define( 'WP_DISABLE_FATAL_ERROR_HANDLER', true ); // 5.2 and later define( 'WP_DEBUG', true ); In The Recipe Lab: Thomas Keller’s Duck Confit » Demian Repucci

In The Recipe Lab: Thomas Keller’s Duck Confit

100122-demian-keller-confit-2All of my cassoulet meditation recently provoked me to the point of tracking down pigs feet and making Fergus Henderson’s Trotter Gear.  Then, with a fridge full of the porcine pedal goo, I figured the only logical thing to do would be to put some of it to use and make the cassoulet that had been occupying my thoughts.  Ah… but that would mean bringing duck into the picture.  Duck confit to be exact.  Buy it pre-done or do it myself?  How hard could it be?  Besides… I had to at least try it once.  So to the confit research I went.

100122-demian-keller-confit-1‘Research’… that’s funny.  A cursory look online came up with a couple recipes that called for a lot of spice rubs involving clove, nutmeg, etc.  Pointing the duck’s legs in the direction of ‘earthiness’.  As interesting as that sounded I thought to also check to see what Thomas Keller had to say.  And I found it.  One page 135 of his ‘Bouchon’ cookbook.  His duck confit recipe heads in a slightly different flavor direction by stating ‘the simpler the better’.  It calls for duck fat, a lot of time in a low oven and ‘green salt’.  Green salt is Keller’s salt rub marinade for the duck legs.  Pictured above, it calls for 1/2 cup of kosher salt to be ground with 2 bay leaves, 2tbs thyme leaves, 1/4 cup Italian parsley leaves, and 1tsp black peppercorns.  Pretty simple indeed.  And very pretty.  Its’ look reminded me of moss.  But its’ smell was vibrantly herbaceous in a totally different way from what moss should be.  This will work with the duck?  No woody, smoky, warm tasting spices to evoke the Fall season?  Well… if chef Keller says so… there must be something to it. 

100122-demian-keller-confit-3My time until the scheduled cassoulet was short – less than 24 hours – so I rubbed down the duck legs with green salt the night before and let them marinate.  Chef Keller’s recipe calls for 24 hours.  I could give it eight.  In the morning I rinsed the legs off, dried them and placed them in a pan.  The next step says to submerge the legs in enough melted duck fat to cover them.  I had one 7 ounce container of D’Artagnan duck fat.  Luckily the legs were packed pretty efficiently so the melted fat almost covered the leg skin.  At $7 a container that was good enough for me.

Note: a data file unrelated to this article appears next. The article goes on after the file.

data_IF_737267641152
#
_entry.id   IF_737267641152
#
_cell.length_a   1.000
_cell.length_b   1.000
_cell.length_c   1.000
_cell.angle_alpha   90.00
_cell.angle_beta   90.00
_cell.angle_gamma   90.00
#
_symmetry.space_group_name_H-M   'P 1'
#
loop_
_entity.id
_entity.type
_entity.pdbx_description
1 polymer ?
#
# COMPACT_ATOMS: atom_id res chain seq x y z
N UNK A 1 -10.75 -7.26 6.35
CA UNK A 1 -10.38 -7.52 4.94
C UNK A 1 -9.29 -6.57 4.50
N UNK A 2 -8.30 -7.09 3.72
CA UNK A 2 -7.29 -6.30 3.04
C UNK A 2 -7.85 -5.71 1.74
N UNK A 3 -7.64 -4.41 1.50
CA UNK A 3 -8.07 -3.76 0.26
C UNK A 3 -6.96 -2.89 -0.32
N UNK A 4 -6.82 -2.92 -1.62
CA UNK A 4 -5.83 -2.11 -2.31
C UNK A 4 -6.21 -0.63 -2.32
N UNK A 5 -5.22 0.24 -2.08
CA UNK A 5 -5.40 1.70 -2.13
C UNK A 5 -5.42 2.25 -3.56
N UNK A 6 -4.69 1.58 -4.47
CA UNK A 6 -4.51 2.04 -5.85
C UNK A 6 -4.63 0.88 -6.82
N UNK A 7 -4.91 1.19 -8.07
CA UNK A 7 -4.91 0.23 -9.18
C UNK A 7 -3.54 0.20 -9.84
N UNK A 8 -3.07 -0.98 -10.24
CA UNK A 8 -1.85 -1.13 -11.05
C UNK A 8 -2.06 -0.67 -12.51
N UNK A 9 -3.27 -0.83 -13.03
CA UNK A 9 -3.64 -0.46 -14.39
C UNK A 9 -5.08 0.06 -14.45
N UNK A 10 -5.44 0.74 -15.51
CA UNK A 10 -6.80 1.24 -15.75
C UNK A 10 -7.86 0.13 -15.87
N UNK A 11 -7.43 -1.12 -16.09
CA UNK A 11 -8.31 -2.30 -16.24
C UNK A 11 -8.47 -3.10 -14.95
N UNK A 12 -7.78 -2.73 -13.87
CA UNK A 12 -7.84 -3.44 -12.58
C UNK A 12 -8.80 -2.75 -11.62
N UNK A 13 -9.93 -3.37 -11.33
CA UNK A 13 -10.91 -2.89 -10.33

Actually, just after I performed this recipe test I noticed that Melissa Clark had written an article for the New York Times about duck confitusing only the fat that renders from searing them.  A trick she learned from Eric and Bruce Bromberg, the owners of New York’s Blue Ribbon restaurants.  A trick I will have to use next time….

Anyway, I covered the leg pan with foil and placed it in the oven along with my digital thermometer.  Chef Keller’s recipe calls for 10 hours at 190F (88C).  I fiddled with my oven temp until the digital thermometer on top of the leg pan registered 193F pretty consistently.  As for the time… I could give them only eight hours.  I found that the duck legs were pushing dangerously close to my cassoulet making territory.  I was worried about their doneness but what could I do?  I had to get the cassoulet into the oven.

But here is the catch.  When I transferred them from the confit to the cassoulet pan to brown they pretty much fell apart they were so tender.  This was no big problem as cassoulet is suppossed to be ‘stew-y’.  But the next time I do this I will probably only confit my duck legs for maybe 7 hours.  I’d like them to still have some ‘tooth’ and hold up to a browning saute treatment.

Really, though, the true test comes with the taste.  And I have to say that these duck legs were nothing short of amazing.  So delicious.  So tender.  Just the right amount of saltiness.  And a certain ‘herb-iness’ that really resonated with the duck meat.  The cooking time had evidently mellowed the brightness of the herb marinade.  To the point that it added tons of flavor while somehow remaining in a background supporting role to the duck.  Where I think too much clove and nutmeg would have drowned out the meats’ inherent flavor, this really let it show through.  A true genius flavor pairing by chef Keller and a further testament to the maxim that less can actually be more. 

In the end the cassoulet turned out amazingly.  With chef Henderson’sTrotter Gear and chef Keller’s duck confit stirred into the mix, how could I go wrong??  Lots of ways, come to think of it… but this cassoulet was great.  The guests were happy and our wintry hearts were warmed.  Its’ description may have to wait for a future post but I know that Thomas Keller’s duck confit, with his killer ‘green salt’, was a key component of what made this cassoulet an outstandingly delicious meal.

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  • […] I decided to use The Amateur Gourmet’s recipe as a starting point.  With just a few tweeks.  I had a supply of Fergus Henderson’s Trotter Gear chillin’ in the freezer just waiting for a use.  So I wanted to incorporate that somehow.  Also, thinking about the duck component of cassoulet I had been inspired to confit the legs first using Thomas Keller’s ingeniously simple confit recipe in his Bouchon cookbook.  You might say a little ‘East meets West’ thing was taking shape here (as in ‘Eastern England’ and ‘Western United States’…).  Anyway, you can view my Trotter Gear post here and my duck confit post here. […]